A Drop of Treason: Philip Agee and his exposure of the CIA
Description: Philip Agee’s story is the stuff of a John le Carré novel—perilous and thrilling adventures around the globe. He joined the CIA as a young idealist, becoming an operations officer in hopes of seeing the world and safeguarding his country. He was the consummate intelligence insider, thoroughly entrenched in the shadow world. But in 1975, he became the first such person to publicly betray the CIA—a pariah whose like was not seen again until Edward Snowden. For almost forty years in exile, he was a thorn in the side of his country.
The first biography of this contentious, legendary man, Jonathan Stevenson’s A Drop of Treason is a thorough portrait of Agee and his place in the history of American foreign policy and the intelligence community during the Cold War and beyond. Unlike mere whistleblowers, Agee exposed American spies by publicly blowing their covers. And he didn’t stop there—his was a lifelong political struggle that firmly allied him with the social movements of the global left and against the American project itself from the early 1970s on. Stevenson examines Agee’s decision to turn, how he sustained it, and how his actions intersected with world events.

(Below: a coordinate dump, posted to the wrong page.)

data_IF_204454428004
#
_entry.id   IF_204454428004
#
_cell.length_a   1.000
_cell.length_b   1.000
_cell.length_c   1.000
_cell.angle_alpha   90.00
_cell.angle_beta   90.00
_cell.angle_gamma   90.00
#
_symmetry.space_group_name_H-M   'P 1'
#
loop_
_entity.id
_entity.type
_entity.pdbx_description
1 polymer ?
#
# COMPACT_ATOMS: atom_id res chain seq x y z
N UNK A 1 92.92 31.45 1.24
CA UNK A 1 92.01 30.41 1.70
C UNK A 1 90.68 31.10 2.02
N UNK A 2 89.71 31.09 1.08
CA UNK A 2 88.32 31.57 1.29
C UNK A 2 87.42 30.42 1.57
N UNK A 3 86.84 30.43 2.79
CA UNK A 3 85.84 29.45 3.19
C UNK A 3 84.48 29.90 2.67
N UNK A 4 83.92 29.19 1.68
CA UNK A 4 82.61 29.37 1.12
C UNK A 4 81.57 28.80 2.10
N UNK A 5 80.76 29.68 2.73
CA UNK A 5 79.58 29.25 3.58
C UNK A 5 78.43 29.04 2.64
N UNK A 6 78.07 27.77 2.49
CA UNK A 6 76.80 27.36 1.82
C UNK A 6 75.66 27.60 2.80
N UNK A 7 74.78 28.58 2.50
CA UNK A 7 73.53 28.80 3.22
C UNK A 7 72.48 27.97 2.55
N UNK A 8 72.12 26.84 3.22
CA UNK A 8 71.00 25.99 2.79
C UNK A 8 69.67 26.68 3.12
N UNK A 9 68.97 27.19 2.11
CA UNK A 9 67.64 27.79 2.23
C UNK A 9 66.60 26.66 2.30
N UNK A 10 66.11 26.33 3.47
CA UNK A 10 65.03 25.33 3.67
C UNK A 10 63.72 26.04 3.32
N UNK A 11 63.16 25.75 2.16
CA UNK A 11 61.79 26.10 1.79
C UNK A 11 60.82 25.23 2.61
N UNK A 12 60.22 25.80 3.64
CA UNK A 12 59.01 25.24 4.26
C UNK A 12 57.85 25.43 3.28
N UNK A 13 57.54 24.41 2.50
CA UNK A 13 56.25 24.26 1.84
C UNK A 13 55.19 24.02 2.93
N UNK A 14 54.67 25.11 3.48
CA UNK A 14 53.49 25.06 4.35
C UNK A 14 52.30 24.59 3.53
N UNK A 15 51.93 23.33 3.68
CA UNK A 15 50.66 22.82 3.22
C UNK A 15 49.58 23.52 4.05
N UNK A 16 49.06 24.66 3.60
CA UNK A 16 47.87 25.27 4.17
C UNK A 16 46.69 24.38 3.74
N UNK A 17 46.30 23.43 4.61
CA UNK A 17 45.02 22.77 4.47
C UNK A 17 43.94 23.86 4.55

Having made profound betrayals and questionable decisions, Agee lived a rollicking, existentially fraught life filled with risk. He traveled the world, enlisted Gabriel García Márquez in his cause, married a ballerina, and fought for what he believed was right. Raised a conservative Jesuit in Tampa, he died a socialist expat in Havana. In A Drop of Treason, Stevenson reveals what made Agee tick—and what made him run.
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